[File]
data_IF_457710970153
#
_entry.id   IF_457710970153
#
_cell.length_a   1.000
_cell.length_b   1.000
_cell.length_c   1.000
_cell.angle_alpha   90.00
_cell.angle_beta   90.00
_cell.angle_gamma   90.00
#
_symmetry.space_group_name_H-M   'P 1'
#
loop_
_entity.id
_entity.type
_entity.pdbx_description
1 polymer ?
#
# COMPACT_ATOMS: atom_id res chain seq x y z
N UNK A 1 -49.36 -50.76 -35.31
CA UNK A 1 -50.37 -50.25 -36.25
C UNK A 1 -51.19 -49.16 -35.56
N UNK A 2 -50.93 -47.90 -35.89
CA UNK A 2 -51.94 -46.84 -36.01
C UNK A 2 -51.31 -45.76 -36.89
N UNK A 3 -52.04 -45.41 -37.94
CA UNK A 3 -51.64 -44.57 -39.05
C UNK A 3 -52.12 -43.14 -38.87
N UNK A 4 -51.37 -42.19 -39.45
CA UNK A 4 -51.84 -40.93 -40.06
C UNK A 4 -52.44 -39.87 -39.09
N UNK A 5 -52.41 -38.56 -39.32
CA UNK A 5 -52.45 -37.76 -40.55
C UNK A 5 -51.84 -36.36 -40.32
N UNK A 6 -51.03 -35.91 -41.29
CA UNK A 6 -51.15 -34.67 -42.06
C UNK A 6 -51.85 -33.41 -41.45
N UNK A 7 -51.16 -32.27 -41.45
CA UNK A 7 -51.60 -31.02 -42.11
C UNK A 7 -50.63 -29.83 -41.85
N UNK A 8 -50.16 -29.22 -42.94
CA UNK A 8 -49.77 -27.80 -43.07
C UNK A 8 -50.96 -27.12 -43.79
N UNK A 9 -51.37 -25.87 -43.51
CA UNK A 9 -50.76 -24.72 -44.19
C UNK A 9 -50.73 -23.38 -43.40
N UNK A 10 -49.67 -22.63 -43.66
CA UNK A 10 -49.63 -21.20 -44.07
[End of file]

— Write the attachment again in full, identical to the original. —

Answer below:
data_IF_457710970153
#
_entry.id   IF_457710970153
#
_cell.length_a   1.000
_cell.length_b   1.000
_cell.length_c   1.000
_cell.angle_alpha   90.00
_cell.angle_beta   90.00
_cell.angle_gamma   90.00
#
_symmetry.space_group_name_H-M   'P 1'
#
loop_
_entity.id
_entity.type
_entity.pdbx_description
1 polymer ?
#
# COMPACT_ATOMS: atom_id res chain seq x y z
N UNK A 1 -49.36 -50.76 -35.31
CA UNK A 1 -50.37 -50.25 -36.25
C UNK A 1 -51.19 -49.16 -35.56
N UNK A 2 -50.93 -47.90 -35.89
CA UNK A 2 -51.94 -46.84 -36.01
C UNK A 2 -51.31 -45.76 -36.89
N UNK A 3 -52.04 -45.41 -37.94
CA UNK A 3 -51.64 -44.57 -39.05
C UNK A 3 -52.12 -43.14 -38.87
N UNK A 4 -51.37 -42.19 -39.45
CA UNK A 4 -51.84 -40.93 -40.06
C UNK A 4 -52.44 -39.87 -39.09
N UNK A 5 -52.41 -38.56 -39.32
CA UNK A 5 -52.45 -37.76 -40.55
C UNK A 5 -51.84 -36.36 -40.32
N UNK A 6 -51.03 -35.91 -41.29
CA UNK A 6 -51.15 -34.67 -42.06
C UNK A 6 -51.85 -33.41 -41.45
N UNK A 7 -51.16 -32.27 -41.45
CA UNK A 7 -51.60 -31.02 -42.11
C UNK A 7 -50.63 -29.83 -41.85
N UNK A 8 -50.16 -29.22 -42.94
CA UNK A 8 -49.77 -27.80 -43.07
C UNK A 8 -50.96 -27.12 -43.79
N UNK A 9 -51.37 -25.87 -43.51
CA UNK A 9 -50.76 -24.72 -44.19
C UNK A 9 -50.73 -23.38 -43.40
N UNK A 10 -49.67 -22.63 -43.66
CA UNK A 10 -49.63 -21.20 -44.07